Better Teeth and Gums: A Possible Benefit To Being an Indoor/Outdoor Cat

A cat allowed out to hunt mice is likely to have better gums than a cat confined to the indoors and fed commercial cat food. Have you ever read about wild cats of any species with gum disease? I haven’t. But I am sure that you have read about the high incidence of gum disease in domestic cats. Although not in the top ten, it is one of the big problems with cat health and cat ownership.

Cat Yawn
Cat Yawn. A fleeting moment when your cat’s mouth can be inspected.
Two useful tags. Click either to see the articles:- Toxic to cats | Dangers to cats

I am sure that if you asked your vet what the most common reason for anaesthetising cats is, they’d quite possibly say gum disease. The bones and fur of the domestic cat’s natural prey is the best that nature can provide to maintain healthy gums.

I don’t really like to think of my cat crunching on a freshly killed mouse but his teeth are damned healthy. Yes, he is still young but I’d predict that his gums will remain more healthy for longer than my other beloved but now passed cat companions.

My cat is a great hunter. He regularly feeds on mice. He is dewormed. He has to be because mice can carry tape and round worms. That’s a negative aspect, certainly, but gum disease is a real problem for cat owners. It can actually end up killing a cat because vets have to anaesthetise cats to clean teeth, remove teeth and do periodontal work. There is a significant or at least notable risk of injury or death to a cat when placed under anaesthetic. It is something that cannot be ignored when deciding to have your cat’s teeth dealt with by a veterinarian.

Cat stalking and sniffing prey
Cat stalking and sniffing prey

Today my vet noted that Gabriel had healthy teeth and commented on the fact that his hunting improves gum health. I believe that you’ll find that a lot of vets agree that most feline tooth and gum disease can be avoided if a cat learns to eat bones. There is a danger from shards of bones but I think this is overemphasised. There is also the health hazard from eating raw chicken of salmonella poisoning. Also bone can get caught between the teeth in the roof of the mouth.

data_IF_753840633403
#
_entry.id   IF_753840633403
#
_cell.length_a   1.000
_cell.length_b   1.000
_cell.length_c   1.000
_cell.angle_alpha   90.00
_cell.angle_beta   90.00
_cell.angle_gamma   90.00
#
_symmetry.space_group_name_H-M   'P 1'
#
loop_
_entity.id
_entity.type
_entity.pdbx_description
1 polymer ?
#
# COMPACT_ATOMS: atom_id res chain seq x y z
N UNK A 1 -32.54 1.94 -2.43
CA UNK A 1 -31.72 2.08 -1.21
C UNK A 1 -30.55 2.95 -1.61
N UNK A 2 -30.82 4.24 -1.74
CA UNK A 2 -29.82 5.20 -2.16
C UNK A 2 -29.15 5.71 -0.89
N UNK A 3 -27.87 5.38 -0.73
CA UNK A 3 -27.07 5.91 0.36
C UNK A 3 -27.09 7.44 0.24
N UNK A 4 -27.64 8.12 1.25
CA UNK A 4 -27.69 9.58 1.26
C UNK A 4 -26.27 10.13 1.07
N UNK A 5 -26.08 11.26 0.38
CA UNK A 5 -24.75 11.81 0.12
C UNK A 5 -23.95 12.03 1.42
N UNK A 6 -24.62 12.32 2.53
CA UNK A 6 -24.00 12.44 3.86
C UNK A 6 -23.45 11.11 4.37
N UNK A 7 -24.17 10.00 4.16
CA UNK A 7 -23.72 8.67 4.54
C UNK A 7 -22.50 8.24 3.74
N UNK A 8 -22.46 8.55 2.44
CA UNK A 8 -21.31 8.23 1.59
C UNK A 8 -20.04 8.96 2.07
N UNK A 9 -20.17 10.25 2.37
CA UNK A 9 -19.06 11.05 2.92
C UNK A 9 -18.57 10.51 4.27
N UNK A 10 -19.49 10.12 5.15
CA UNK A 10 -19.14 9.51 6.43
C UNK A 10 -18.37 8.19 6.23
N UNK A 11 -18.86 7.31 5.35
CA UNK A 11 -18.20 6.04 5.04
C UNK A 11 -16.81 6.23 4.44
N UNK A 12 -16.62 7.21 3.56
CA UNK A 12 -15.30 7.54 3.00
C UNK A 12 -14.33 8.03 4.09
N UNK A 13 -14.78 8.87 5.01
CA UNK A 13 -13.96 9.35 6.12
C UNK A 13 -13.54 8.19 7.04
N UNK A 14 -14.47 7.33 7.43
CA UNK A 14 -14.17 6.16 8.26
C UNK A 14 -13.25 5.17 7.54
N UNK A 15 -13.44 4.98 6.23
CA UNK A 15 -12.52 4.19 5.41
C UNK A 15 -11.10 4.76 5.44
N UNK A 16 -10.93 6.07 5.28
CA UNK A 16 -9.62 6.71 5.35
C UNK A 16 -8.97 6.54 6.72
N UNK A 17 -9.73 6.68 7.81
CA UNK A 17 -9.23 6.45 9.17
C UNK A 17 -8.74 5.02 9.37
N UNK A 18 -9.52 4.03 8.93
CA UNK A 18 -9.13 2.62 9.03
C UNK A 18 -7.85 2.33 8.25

Gabriel baring his teeth about a year ago
Gabriel baring his teeth about a year ago

All these hazards are trumped by the benefits from a cat gnawing on bones. The ideal way to gnaw on bones is when the bones are inside a mouse. These bones are much lighter, thinner and easily broken in the jaws of a domestic cat. In fact, a domestic cat can crunch up the skull of a mouse with ease. There is almost no danger from bone shards under these circumstances. Throw in the mouse’s fur and you have effective teeth and gum line cleaning material.

These are just my thoughts; there is a hidden benefit to letting a cat go outside especially if he is a hunter. I know there are downsides too in respect of preying on endangered species such as some bird species. These downsides can be factored in when deciding to let your cat go outside or not. I am neither absolutely for or against letting cats go outside. It depends on the individual circumstances.

The biggest factor is road traffic. That’s obvious. Cats should never be let out when there is a busy road nearby.

4 thoughts on “Better Teeth and Gums: A Possible Benefit To Being an Indoor/Outdoor Cat”

  1. well, indoor kitties can be fed raw chicken necks:) They love to chew on them!! And they are safe as long as they are NOT cooked. No cooked bones should ever be given to a cat (or dog for that matter).

    Somehow, here in the USA at any rate, I would far prefer to give our kitties some raw chicken necks on which to chew then to send them outdoors to hunt. Where we live it is impossible to let them outdoors anyway as the danger from cars, stray cats and dogs who are allowed to freely roam in our neighborhood are much too dangerous. You guys are lucky that you can let your cats outdoors.